Narratives of Transformation: Violent Crime Victims’ Experiences of Help and Helping

By Mark Cohan, Madeline Louise Lovell and Jacqueline Helfgott.

Published by The Social Sciences Collection

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Article: Print $US10.00
Article: Electronic $US5.00

This paper presents some preliminary results from a pilot qualitative study of meaning-making in the aftermath of violent victimization. In-depth life story interviews were collected from ten victims of violent crime to explore their subjective narratives of trauma, healing, and personal transformation. Particular attention was paid to actions, events, or people that respondents deemed as pivotal in their experience of victimization and its aftermath, as well as elements seen as positive or negative to their experience of healing. The current examination focuses on respondents’ complex and double-edged experiences of help. Three core themes are explored: being helped by helping others, bad help, and getting stuck beyond help. The first showcases the diverse paths into and benefits received from victims’ helping work spurred by their experiences. The second highlights how victims can feel their recovery stunted by the well-meaning actions of others, and the third emphasizes a number of dynamics that victims see as blocking the reception of help. Collectively, they show how the provision of help to victims is inextricable from their biographies and illustrate the need for further investigation of victim-centered helping strategies. Limitations of the current study and avenues for future research are discussed.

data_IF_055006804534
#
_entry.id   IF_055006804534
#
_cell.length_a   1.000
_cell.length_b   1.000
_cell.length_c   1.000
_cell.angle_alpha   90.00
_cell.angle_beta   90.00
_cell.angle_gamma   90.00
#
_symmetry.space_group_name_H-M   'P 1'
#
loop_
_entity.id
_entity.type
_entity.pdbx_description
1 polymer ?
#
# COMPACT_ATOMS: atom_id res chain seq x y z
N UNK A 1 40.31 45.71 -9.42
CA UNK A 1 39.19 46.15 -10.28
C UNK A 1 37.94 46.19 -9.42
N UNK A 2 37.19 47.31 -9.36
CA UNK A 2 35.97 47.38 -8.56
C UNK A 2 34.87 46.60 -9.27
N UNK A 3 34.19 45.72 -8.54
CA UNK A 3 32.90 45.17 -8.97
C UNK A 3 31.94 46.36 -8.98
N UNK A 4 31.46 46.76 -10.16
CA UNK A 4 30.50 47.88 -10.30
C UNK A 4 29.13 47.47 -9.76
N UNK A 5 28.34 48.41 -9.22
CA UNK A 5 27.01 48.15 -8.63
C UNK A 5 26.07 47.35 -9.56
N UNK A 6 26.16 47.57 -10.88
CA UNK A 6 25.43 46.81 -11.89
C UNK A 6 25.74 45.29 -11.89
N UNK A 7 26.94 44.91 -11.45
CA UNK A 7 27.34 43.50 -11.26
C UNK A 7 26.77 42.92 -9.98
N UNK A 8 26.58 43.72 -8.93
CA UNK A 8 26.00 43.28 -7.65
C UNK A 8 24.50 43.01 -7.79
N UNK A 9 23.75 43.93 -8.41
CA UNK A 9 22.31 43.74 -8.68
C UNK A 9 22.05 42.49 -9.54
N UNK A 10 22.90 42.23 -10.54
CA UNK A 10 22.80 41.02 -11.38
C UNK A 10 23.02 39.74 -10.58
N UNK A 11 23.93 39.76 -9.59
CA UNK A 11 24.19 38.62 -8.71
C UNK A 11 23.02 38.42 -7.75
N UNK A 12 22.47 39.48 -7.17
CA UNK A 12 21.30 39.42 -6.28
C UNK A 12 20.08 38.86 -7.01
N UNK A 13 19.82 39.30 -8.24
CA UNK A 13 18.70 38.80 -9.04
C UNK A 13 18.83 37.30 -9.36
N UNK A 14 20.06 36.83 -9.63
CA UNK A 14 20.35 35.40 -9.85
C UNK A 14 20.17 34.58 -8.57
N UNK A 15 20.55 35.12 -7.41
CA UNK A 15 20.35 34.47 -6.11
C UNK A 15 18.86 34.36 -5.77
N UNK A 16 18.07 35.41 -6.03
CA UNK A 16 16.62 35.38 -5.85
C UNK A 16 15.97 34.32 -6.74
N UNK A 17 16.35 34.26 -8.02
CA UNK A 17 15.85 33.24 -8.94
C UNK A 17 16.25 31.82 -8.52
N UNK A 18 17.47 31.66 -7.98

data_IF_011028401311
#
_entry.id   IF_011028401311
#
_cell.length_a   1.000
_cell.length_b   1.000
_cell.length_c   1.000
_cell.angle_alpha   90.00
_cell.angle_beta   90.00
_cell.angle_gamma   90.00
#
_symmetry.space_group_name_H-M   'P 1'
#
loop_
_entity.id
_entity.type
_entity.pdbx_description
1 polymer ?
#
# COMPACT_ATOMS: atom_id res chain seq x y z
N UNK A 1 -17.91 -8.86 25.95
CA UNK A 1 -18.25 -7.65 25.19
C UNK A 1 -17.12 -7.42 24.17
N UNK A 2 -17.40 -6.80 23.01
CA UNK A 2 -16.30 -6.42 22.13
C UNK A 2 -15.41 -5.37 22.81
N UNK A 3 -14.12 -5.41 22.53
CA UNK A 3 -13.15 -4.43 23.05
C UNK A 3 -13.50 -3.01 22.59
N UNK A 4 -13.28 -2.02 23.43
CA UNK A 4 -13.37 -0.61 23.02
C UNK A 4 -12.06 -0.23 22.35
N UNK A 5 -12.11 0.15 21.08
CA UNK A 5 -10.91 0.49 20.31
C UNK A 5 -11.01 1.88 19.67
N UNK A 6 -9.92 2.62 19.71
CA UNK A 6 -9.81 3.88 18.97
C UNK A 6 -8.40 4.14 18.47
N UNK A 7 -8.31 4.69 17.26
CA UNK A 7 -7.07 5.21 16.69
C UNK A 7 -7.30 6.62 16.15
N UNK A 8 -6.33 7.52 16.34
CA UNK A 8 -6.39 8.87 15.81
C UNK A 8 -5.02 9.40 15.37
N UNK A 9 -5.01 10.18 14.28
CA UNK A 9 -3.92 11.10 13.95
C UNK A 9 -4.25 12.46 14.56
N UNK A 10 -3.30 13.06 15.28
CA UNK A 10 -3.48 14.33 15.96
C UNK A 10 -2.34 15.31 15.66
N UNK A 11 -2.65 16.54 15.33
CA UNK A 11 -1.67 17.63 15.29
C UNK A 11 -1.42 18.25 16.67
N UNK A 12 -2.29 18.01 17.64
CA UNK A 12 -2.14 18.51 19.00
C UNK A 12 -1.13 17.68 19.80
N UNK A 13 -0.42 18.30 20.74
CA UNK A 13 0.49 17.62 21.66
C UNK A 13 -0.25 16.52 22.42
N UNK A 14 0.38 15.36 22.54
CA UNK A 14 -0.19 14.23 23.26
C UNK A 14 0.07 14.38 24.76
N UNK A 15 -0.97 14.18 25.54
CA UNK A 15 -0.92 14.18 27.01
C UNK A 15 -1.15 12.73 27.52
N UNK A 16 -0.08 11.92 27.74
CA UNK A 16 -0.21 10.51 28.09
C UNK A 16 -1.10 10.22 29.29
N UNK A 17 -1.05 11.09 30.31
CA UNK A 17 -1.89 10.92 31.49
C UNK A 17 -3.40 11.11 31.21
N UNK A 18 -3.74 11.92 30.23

Keywords: Transformation, Victimization, Healing, Qualitative Research

International Journal of Interdisciplinary Social Sciences, Volume 3, Issue 8, pp.13-22. Article: Print (Spiral Bound). Article: Electronic (PDF File; 618.131KB).

Dr. Mark Cohan

Visiting Professor, Department of Anthropology, Sociology and Social Work, Seattle University, Seattle, WA, USA

Dr. Cohan is a sociologist specializing in social pyschology. He studies identity formation and has written previously on fatherhood, gender and social activism, and sexuality.

Dr. Madeline Louise Lovell

Associate Professor, Department of Anthrolpology, Sociology, and Social Work, Seattle University, Seattle, WA, USA

Dr. Lovell teaches in sociology and social work. The current study evolved out of a 3 year restorative justice study of seminars attended by offenders, crime victims and community members to explore the effects of crime and whether offenders could make amends. SHe has also done research in child welfare, child abuse, and disaster relief.

Dr. Jacqueline Helfgott

Associate Professor and Chair, Criminal Justice, Seattle University, Seattle, WA, USA

Dr. Helfgott conducts research in restorative justice, corrections, gender and crime, and public perceptions of crime. She directs the Department of Criminal Justice which houses 300 undergrauate and 45 graduate students.


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